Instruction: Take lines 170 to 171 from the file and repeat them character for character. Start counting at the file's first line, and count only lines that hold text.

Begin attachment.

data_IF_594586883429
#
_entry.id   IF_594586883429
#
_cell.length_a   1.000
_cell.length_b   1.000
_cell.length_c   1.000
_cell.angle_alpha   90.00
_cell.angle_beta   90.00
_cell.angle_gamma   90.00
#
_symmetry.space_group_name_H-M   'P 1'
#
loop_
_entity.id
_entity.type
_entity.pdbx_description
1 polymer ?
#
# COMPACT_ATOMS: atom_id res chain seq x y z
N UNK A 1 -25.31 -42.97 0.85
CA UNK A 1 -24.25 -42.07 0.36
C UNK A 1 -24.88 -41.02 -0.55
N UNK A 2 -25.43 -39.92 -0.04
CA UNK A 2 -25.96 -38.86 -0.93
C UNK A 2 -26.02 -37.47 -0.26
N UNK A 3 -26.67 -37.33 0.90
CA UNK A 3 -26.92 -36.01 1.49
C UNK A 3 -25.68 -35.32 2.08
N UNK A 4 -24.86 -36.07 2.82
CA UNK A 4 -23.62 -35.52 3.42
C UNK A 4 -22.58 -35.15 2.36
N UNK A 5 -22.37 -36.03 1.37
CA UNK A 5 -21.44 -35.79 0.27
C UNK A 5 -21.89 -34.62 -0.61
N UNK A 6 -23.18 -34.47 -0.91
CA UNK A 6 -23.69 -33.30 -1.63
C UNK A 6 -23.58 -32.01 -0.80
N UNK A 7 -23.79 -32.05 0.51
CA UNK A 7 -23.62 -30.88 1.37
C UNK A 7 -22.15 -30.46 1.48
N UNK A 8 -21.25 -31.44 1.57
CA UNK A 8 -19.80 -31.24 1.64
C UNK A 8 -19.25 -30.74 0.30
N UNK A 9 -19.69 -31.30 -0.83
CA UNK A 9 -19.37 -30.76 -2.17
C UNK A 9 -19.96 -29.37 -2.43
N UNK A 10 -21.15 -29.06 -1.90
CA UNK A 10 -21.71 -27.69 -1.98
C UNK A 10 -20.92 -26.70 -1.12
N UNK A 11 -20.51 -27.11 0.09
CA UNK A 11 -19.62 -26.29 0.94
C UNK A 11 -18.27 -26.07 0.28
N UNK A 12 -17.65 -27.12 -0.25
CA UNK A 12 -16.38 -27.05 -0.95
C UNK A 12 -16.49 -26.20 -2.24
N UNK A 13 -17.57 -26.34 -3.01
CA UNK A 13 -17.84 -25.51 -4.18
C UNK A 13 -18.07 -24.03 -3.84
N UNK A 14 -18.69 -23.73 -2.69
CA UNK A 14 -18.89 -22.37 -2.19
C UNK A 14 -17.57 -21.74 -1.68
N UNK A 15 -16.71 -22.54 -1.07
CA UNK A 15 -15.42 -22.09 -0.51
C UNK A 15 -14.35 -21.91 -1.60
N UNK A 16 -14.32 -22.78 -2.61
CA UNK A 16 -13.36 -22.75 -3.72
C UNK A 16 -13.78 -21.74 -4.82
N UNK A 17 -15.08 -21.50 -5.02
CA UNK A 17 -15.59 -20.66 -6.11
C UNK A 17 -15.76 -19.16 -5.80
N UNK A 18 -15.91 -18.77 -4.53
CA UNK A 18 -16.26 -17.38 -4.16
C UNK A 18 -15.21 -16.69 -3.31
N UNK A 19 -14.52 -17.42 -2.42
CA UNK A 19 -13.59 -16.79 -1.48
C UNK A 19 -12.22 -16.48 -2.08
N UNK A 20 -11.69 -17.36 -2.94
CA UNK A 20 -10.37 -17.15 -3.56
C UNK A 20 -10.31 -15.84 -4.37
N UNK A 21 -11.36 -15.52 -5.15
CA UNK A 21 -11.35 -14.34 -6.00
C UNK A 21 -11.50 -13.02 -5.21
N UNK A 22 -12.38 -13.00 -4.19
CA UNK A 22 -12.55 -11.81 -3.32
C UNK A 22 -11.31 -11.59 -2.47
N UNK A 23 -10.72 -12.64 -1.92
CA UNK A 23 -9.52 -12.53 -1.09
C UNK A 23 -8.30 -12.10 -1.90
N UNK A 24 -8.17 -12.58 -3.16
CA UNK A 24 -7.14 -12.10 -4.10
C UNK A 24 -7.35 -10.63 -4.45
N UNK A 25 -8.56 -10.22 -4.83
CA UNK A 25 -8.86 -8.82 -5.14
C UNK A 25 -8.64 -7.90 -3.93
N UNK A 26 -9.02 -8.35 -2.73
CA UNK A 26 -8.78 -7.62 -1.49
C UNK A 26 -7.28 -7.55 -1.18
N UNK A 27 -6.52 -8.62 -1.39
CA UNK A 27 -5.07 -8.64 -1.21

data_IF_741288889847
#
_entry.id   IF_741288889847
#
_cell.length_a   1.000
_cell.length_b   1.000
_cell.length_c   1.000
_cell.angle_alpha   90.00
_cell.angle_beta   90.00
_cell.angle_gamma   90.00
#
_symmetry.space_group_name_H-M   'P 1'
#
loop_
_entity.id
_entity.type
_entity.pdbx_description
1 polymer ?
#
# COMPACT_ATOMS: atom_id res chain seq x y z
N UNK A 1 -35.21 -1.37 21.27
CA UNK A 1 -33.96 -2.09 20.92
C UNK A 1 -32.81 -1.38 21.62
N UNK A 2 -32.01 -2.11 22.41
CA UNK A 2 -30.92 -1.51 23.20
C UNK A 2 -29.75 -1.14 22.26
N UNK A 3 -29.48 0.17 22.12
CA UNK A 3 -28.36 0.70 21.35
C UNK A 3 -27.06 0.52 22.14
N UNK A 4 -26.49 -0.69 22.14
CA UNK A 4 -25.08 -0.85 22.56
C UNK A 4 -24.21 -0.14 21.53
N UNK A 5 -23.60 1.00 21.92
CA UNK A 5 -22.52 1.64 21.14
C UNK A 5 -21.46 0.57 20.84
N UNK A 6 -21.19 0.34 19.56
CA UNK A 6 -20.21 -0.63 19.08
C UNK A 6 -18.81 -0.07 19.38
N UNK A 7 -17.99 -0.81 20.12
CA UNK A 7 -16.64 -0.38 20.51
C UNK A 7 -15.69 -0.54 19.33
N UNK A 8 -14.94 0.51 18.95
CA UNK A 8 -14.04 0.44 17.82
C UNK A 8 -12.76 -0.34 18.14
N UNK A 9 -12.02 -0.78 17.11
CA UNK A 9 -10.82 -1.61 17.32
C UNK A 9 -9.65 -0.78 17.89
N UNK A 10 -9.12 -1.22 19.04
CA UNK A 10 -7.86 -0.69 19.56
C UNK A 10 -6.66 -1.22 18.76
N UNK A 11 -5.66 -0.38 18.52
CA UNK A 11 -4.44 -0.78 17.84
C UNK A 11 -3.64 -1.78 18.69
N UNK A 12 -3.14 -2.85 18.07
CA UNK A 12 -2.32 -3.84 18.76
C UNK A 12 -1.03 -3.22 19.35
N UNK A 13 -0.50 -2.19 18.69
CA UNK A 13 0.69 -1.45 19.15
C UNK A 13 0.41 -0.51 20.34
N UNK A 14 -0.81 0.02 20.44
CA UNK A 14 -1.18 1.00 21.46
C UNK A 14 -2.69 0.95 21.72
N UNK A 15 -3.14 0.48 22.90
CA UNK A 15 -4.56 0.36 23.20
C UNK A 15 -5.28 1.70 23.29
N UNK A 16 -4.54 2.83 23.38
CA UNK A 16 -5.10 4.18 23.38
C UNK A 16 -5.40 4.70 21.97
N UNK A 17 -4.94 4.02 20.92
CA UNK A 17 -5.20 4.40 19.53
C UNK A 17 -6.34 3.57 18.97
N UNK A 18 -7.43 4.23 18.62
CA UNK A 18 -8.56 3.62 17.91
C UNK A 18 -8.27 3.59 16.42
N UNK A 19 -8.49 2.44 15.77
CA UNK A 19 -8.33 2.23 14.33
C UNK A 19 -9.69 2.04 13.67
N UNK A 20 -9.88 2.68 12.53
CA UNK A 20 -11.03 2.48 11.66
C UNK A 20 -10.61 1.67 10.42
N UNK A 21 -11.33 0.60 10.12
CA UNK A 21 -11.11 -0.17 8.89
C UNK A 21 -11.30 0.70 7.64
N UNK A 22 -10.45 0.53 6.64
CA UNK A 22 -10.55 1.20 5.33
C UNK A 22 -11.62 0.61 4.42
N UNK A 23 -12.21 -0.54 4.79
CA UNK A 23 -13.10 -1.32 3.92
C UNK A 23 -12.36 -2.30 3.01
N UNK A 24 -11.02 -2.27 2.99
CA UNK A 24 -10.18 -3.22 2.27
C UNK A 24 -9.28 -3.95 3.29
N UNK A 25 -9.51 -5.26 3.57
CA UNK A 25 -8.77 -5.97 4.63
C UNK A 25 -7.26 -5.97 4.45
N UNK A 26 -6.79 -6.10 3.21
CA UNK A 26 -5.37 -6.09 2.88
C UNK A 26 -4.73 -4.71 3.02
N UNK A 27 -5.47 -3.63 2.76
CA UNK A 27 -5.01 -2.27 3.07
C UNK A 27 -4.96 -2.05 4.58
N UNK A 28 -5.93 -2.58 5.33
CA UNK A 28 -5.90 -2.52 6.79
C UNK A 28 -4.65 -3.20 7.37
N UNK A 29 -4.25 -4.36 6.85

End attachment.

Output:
CA UNK A 17 -5.20 4.40 19.53
C UNK A 17 -6.34 3.57 18.97